You've written The Seventh Ritual, My Watch Doesn't Tell Time, Don’t Be Afraid of Heaven, Fear Ain't All That, Just Say Mikey... Is there something you've been wanting to write but have put off? And, if so, why?

You mean other than an e-mail response to the guy from Nigeria who’s going to transfer his millions into my bank account? Well, yes. What I like doing these days is switching genres (something I was told NEVER to do). On the back burner is a biography I want to write someday, about a great, great aunt of mine, Evangeline Adams (maybe related to you as well). She’s the one who was thought of as having “popularized” astrology; after having been charged with practicing ‘witchcraft’ in NYC twice in the early 1900’s, she led her own defense and won overwhelmingly. Newspapers quoted the judge as saying that she "had raised astrology to the dignity of an exact science." Since that time, horoscopes have appeared everywhere. Why? I think researching her life would be fascinating.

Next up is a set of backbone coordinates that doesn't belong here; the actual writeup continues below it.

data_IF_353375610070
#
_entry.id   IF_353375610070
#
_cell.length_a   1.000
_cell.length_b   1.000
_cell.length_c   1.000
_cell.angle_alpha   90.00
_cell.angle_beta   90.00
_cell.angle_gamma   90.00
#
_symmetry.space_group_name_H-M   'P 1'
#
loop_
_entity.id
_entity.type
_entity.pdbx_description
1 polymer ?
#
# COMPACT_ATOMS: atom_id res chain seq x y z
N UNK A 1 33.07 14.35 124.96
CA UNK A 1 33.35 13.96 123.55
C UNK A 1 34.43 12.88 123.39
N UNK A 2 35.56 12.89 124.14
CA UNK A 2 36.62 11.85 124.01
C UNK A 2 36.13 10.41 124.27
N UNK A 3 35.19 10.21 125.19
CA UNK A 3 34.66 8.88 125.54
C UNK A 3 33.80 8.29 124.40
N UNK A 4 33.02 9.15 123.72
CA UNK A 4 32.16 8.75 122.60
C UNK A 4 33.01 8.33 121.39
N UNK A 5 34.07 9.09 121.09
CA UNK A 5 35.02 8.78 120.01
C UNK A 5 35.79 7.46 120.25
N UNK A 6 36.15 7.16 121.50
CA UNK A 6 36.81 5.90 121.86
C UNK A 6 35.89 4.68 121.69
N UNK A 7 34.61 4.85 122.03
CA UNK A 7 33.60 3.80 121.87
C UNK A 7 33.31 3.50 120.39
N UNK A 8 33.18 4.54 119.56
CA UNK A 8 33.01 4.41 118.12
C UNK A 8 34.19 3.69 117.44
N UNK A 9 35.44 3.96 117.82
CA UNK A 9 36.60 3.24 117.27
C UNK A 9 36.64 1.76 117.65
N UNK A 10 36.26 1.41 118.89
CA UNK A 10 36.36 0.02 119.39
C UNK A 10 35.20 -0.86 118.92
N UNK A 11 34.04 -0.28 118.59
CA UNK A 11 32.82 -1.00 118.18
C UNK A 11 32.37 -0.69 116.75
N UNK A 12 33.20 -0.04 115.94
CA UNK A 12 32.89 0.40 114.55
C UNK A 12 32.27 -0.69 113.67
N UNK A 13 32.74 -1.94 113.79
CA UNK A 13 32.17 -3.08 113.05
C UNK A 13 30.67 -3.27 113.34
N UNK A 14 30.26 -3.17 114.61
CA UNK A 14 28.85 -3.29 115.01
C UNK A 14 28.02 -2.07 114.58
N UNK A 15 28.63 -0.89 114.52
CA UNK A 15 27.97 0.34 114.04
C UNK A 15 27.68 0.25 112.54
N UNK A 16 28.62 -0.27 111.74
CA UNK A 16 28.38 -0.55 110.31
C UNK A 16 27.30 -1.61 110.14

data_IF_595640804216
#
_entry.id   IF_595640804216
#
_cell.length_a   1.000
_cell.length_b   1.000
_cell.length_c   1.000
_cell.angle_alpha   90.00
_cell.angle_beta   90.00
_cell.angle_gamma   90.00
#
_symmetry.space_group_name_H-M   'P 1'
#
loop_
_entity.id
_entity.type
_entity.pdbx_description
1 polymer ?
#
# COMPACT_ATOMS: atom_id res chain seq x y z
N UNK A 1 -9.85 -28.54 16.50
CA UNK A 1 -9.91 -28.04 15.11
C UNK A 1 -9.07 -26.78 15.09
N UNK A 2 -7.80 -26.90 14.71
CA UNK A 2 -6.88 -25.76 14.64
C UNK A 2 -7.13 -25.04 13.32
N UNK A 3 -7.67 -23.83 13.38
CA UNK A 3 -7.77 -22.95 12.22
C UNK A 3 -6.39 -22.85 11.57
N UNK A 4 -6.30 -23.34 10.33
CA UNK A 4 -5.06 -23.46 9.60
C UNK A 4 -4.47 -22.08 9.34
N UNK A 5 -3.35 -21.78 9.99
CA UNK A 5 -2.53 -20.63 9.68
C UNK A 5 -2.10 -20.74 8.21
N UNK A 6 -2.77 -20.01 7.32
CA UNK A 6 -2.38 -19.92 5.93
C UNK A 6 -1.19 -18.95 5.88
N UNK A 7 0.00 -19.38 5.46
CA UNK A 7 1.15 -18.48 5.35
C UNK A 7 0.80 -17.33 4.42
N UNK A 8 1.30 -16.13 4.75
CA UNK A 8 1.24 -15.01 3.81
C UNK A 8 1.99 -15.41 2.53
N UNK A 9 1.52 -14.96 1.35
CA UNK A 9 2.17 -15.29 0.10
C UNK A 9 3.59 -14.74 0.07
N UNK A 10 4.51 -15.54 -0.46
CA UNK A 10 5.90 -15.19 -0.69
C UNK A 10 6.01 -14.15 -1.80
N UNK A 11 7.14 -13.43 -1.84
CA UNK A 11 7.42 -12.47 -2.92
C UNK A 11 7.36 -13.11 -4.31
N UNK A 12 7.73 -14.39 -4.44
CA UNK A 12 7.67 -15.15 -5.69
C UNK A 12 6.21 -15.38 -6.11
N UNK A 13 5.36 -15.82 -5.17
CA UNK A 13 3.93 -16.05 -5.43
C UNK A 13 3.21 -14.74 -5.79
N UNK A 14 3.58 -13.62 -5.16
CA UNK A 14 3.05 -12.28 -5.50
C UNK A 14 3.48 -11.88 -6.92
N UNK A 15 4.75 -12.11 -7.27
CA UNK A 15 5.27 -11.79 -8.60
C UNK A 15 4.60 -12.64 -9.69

Everything’s changing in the writing industry. A lot of authors are choosing to self-publish, what are your thoughts on this? Do you think it's become too difficult for new authors to get a publishing company to take their work on board or do you think new authors are looking for an easy in?

Great question, Wendy. Yes, it’s always been difficult for new authors to be traditionally published, and in my opinion, it will continue to be. There’s no doubt about it, if you as an author want to be in control of your destiny, only one option exists: self-publish AND hold onto (all) your rights for as long as possible. I don’t necessarily think that any author chooses to self-publish because they feel it’s easier. Traditionally- or self-published, the majority of an author’s life still revolves around marketing their work. If you’re not a “name” author, virtually no traditional publisher will spend a penny to market what you’ve written.